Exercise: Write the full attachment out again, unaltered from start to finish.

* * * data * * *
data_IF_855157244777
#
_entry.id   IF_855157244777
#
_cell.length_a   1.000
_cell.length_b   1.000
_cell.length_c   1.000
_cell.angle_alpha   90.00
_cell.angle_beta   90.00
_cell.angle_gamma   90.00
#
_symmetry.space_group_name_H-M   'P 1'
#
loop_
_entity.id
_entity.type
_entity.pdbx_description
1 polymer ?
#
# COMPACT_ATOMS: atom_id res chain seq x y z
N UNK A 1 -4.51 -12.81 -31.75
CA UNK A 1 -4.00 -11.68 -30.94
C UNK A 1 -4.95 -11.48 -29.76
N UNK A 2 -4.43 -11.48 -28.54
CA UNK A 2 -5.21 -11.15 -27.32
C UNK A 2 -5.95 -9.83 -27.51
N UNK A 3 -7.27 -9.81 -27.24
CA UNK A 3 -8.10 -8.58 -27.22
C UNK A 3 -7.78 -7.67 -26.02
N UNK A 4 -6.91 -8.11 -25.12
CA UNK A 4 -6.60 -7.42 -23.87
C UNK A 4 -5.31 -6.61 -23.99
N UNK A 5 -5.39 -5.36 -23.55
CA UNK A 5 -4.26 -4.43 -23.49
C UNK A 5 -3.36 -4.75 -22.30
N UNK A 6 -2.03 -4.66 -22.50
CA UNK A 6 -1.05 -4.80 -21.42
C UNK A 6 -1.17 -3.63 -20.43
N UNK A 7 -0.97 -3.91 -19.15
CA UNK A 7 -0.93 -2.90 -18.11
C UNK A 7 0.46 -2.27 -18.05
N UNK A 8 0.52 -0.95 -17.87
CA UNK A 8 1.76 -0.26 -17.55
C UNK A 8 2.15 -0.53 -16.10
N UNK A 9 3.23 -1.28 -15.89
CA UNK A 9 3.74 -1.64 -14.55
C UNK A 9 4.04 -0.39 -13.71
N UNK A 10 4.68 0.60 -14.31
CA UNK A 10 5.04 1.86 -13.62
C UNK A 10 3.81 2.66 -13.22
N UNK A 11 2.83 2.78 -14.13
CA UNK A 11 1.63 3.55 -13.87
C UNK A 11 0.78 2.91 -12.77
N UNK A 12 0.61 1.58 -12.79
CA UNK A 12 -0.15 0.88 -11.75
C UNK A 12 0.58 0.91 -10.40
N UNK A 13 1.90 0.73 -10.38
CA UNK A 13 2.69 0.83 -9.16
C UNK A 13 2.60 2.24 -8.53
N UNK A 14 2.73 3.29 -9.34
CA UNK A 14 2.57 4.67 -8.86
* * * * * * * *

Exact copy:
data_IF_855157244777
#
_entry.id   IF_855157244777
#
_cell.length_a   1.000
_cell.length_b   1.000
_cell.length_c   1.000
_cell.angle_alpha   90.00
_cell.angle_beta   90.00
_cell.angle_gamma   90.00
#
_symmetry.space_group_name_H-M   'P 1'
#
loop_
_entity.id
_entity.type
_entity.pdbx_description
1 polymer ?
#
# COMPACT_ATOMS: atom_id res chain seq x y z
N UNK A 1 -4.51 -12.81 -31.75
CA UNK A 1 -4.00 -11.68 -30.94
C UNK A 1 -4.95 -11.48 -29.76
N UNK A 2 -4.43 -11.48 -28.54
CA UNK A 2 -5.21 -11.15 -27.32
C UNK A 2 -5.95 -9.83 -27.51
N UNK A 3 -7.27 -9.81 -27.24
CA UNK A 3 -8.10 -8.58 -27.22
C UNK A 3 -7.78 -7.67 -26.02
N UNK A 4 -6.91 -8.11 -25.12
CA UNK A 4 -6.60 -7.42 -23.87
C UNK A 4 -5.31 -6.61 -23.99
N UNK A 5 -5.39 -5.36 -23.55
CA UNK A 5 -4.26 -4.43 -23.49
C UNK A 5 -3.36 -4.75 -22.30
N UNK A 6 -2.03 -4.66 -22.50
CA UNK A 6 -1.05 -4.80 -21.42
C UNK A 6 -1.17 -3.63 -20.43
N UNK A 7 -0.97 -3.91 -19.15
CA UNK A 7 -0.93 -2.90 -18.11
C UNK A 7 0.46 -2.27 -18.05
N UNK A 8 0.52 -0.95 -17.87
CA UNK A 8 1.76 -0.26 -17.55
C UNK A 8 2.15 -0.53 -16.10
N UNK A 9 3.23 -1.28 -15.89
CA UNK A 9 3.74 -1.64 -14.55
C UNK A 9 4.04 -0.39 -13.71
N UNK A 10 4.68 0.60 -14.31
CA UNK A 10 5.04 1.86 -13.62
C UNK A 10 3.81 2.66 -13.22
N UNK A 11 2.83 2.78 -14.13
CA UNK A 11 1.63 3.55 -13.87
C UNK A 11 0.78 2.91 -12.77
N UNK A 12 0.61 1.58 -12.79
CA UNK A 12 -0.15 0.88 -11.75
C UNK A 12 0.58 0.91 -10.40
N UNK A 13 1.90 0.73 -10.38
CA UNK A 13 2.69 0.83 -9.16
C UNK A 13 2.60 2.24 -8.53
N UNK A 14 2.73 3.29 -9.34
CA UNK A 14 2.57 4.67 -8.86